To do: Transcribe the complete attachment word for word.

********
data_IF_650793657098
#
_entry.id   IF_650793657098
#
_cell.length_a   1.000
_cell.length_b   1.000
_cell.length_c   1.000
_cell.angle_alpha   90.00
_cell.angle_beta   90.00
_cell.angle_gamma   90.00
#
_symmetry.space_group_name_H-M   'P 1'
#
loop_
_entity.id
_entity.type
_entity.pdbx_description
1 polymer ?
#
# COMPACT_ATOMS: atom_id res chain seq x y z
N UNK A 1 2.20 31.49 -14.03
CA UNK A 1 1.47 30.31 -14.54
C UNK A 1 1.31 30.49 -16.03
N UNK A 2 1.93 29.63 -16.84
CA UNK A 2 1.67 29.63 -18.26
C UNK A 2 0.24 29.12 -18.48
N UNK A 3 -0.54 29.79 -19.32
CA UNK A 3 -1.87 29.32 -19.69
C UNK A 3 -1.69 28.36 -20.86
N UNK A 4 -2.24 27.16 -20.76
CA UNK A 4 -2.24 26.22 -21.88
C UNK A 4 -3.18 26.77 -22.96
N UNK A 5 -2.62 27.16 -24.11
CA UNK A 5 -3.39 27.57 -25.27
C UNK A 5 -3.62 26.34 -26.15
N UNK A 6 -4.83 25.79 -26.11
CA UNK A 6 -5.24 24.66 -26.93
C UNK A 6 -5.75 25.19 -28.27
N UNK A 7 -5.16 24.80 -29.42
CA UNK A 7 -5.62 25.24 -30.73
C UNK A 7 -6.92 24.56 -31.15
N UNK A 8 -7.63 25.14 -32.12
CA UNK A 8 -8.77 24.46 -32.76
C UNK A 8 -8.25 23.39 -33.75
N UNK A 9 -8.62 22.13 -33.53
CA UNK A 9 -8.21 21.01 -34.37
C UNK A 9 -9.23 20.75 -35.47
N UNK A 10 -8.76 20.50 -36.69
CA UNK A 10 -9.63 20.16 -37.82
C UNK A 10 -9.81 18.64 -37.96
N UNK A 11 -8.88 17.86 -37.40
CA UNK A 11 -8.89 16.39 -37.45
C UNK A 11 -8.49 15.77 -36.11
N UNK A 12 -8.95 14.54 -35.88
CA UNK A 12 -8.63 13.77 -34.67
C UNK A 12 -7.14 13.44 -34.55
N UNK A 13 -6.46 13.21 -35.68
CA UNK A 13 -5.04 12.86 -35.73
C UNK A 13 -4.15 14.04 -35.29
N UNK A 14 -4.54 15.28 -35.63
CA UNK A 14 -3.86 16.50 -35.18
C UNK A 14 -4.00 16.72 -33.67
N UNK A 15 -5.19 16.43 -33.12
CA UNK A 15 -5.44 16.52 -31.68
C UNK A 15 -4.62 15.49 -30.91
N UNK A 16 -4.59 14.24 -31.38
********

data_IF_650793657098
#
_entry.id   IF_650793657098
#
_cell.length_a   1.000
_cell.length_b   1.000
_cell.length_c   1.000
_cell.angle_alpha   90.00
_cell.angle_beta   90.00
_cell.angle_gamma   90.00
#
_symmetry.space_group_name_H-M   'P 1'
#
loop_
_entity.id
_entity.type
_entity.pdbx_description
1 polymer ?
#
# COMPACT_ATOMS: atom_id res chain seq x y z
N UNK A 1 2.20 31.49 -14.03
CA UNK A 1 1.47 30.31 -14.54
C UNK A 1 1.31 30.49 -16.03
N UNK A 2 1.93 29.63 -16.84
CA UNK A 2 1.67 29.63 -18.26
C UNK A 2 0.24 29.12 -18.48
N UNK A 3 -0.54 29.79 -19.32
CA UNK A 3 -1.87 29.32 -19.69
C UNK A 3 -1.69 28.36 -20.86
N UNK A 4 -2.24 27.16 -20.76
CA UNK A 4 -2.24 26.22 -21.88
C UNK A 4 -3.18 26.77 -22.96
N UNK A 5 -2.62 27.16 -24.11
CA UNK A 5 -3.39 27.57 -25.27
C UNK A 5 -3.62 26.34 -26.15
N UNK A 6 -4.83 25.79 -26.11
CA UNK A 6 -5.24 24.66 -26.93
C UNK A 6 -5.75 25.19 -28.27
N UNK A 7 -5.16 24.80 -29.42
CA UNK A 7 -5.62 25.24 -30.73
C UNK A 7 -6.92 24.56 -31.15
N UNK A 8 -7.63 25.14 -32.12
CA UNK A 8 -8.77 24.46 -32.76
C UNK A 8 -8.25 23.39 -33.75
N UNK A 9 -8.62 22.13 -33.53
CA UNK A 9 -8.21 21.01 -34.37
C UNK A 9 -9.23 20.75 -35.47
N UNK A 10 -8.76 20.50 -36.69
CA UNK A 10 -9.63 20.16 -37.82
C UNK A 10 -9.81 18.64 -37.96
N UNK A 11 -8.88 17.86 -37.40
CA UNK A 11 -8.89 16.39 -37.45
C UNK A 11 -8.49 15.77 -36.11
N UNK A 12 -8.95 14.54 -35.88
CA UNK A 12 -8.63 13.77 -34.67
C UNK A 12 -7.14 13.44 -34.55
N UNK A 13 -6.46 13.21 -35.68
CA UNK A 13 -5.04 12.86 -35.73
C UNK A 13 -4.15 14.04 -35.29
N UNK A 14 -4.54 15.28 -35.63
CA UNK A 14 -3.86 16.50 -35.18
C UNK A 14 -4.00 16.72 -33.67
N UNK A 15 -5.19 16.43 -33.12
CA UNK A 15 -5.44 16.52 -31.68
C UNK A 15 -4.62 15.49 -30.91
N UNK A 16 -4.59 14.24 -31.38